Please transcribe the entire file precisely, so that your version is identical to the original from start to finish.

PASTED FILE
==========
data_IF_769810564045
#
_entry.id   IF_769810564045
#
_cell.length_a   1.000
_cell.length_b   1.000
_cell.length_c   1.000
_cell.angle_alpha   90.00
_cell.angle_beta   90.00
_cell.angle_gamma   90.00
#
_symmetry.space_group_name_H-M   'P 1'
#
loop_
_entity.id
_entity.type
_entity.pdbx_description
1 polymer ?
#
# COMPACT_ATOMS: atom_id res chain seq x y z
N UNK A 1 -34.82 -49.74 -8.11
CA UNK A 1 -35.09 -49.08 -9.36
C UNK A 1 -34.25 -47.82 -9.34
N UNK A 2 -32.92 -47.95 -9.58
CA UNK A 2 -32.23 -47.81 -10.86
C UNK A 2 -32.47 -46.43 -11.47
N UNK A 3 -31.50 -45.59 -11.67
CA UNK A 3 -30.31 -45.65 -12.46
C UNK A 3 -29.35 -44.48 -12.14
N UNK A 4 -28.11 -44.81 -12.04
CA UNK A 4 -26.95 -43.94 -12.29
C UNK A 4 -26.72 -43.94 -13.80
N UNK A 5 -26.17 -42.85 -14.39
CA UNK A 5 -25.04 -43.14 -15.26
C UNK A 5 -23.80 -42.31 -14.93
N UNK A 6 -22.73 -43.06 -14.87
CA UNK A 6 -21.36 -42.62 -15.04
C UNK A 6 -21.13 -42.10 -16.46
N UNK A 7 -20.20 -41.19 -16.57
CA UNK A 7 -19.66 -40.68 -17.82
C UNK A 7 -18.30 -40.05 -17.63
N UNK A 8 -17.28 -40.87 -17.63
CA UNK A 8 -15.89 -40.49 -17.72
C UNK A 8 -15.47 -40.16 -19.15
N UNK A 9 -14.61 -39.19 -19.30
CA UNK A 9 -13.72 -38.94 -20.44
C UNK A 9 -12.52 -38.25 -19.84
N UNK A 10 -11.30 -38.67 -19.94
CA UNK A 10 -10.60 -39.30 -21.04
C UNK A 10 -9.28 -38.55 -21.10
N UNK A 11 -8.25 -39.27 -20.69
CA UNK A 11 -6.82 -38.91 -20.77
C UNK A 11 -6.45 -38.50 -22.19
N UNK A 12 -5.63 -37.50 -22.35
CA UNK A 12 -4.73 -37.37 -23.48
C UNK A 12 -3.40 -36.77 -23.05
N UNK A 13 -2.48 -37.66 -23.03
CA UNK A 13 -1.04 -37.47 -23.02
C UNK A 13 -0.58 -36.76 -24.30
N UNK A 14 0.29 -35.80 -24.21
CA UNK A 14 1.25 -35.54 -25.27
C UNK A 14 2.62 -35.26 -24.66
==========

data_IF_769810564045
#
_entry.id   IF_769810564045
#
_cell.length_a   1.000
_cell.length_b   1.000
_cell.length_c   1.000
_cell.angle_alpha   90.00
_cell.angle_beta   90.00
_cell.angle_gamma   90.00
#
_symmetry.space_group_name_H-M   'P 1'
#
loop_
_entity.id
_entity.type
_entity.pdbx_description
1 polymer ?
#
# COMPACT_ATOMS: atom_id res chain seq x y z
N UNK A 1 -34.82 -49.74 -8.11
CA UNK A 1 -35.09 -49.08 -9.36
C UNK A 1 -34.25 -47.82 -9.34
N UNK A 2 -32.92 -47.95 -9.58
CA UNK A 2 -32.23 -47.81 -10.86
C UNK A 2 -32.47 -46.43 -11.47
N UNK A 3 -31.50 -45.59 -11.67
CA UNK A 3 -30.31 -45.65 -12.46
C UNK A 3 -29.35 -44.48 -12.14
N UNK A 4 -28.11 -44.81 -12.04
CA UNK A 4 -26.95 -43.94 -12.29
C UNK A 4 -26.72 -43.94 -13.80
N UNK A 5 -26.17 -42.85 -14.39
CA UNK A 5 -25.04 -43.14 -15.26
C UNK A 5 -23.80 -42.31 -14.93
N UNK A 6 -22.73 -43.06 -14.87
CA UNK A 6 -21.36 -42.62 -15.04
C UNK A 6 -21.13 -42.10 -16.46
N UNK A 7 -20.20 -41.19 -16.57
CA UNK A 7 -19.66 -40.68 -17.82
C UNK A 7 -18.30 -40.05 -17.63
N UNK A 8 -17.28 -40.87 -17.63
CA UNK A 8 -15.89 -40.49 -17.72
C UNK A 8 -15.47 -40.16 -19.15
N UNK A 9 -14.61 -39.19 -19.30
CA UNK A 9 -13.72 -38.94 -20.44
C UNK A 9 -12.52 -38.25 -19.84
N UNK A 10 -11.30 -38.67 -19.94
CA UNK A 10 -10.60 -39.30 -21.04
C UNK A 10 -9.28 -38.55 -21.10
N UNK A 11 -8.25 -39.27 -20.69
CA UNK A 11 -6.82 -38.91 -20.77
C UNK A 11 -6.45 -38.50 -22.19
N UNK A 12 -5.63 -37.50 -22.35
CA UNK A 12 -4.73 -37.37 -23.48
C UNK A 12 -3.40 -36.77 -23.05
N UNK A 13 -2.48 -37.66 -23.03
CA UNK A 13 -1.04 -37.47 -23.02
C UNK A 13 -0.58 -36.76 -24.30
N UNK A 14 0.29 -35.80 -24.21
CA UNK A 14 1.25 -35.54 -25.27
C UNK A 14 2.62 -35.26 -24.66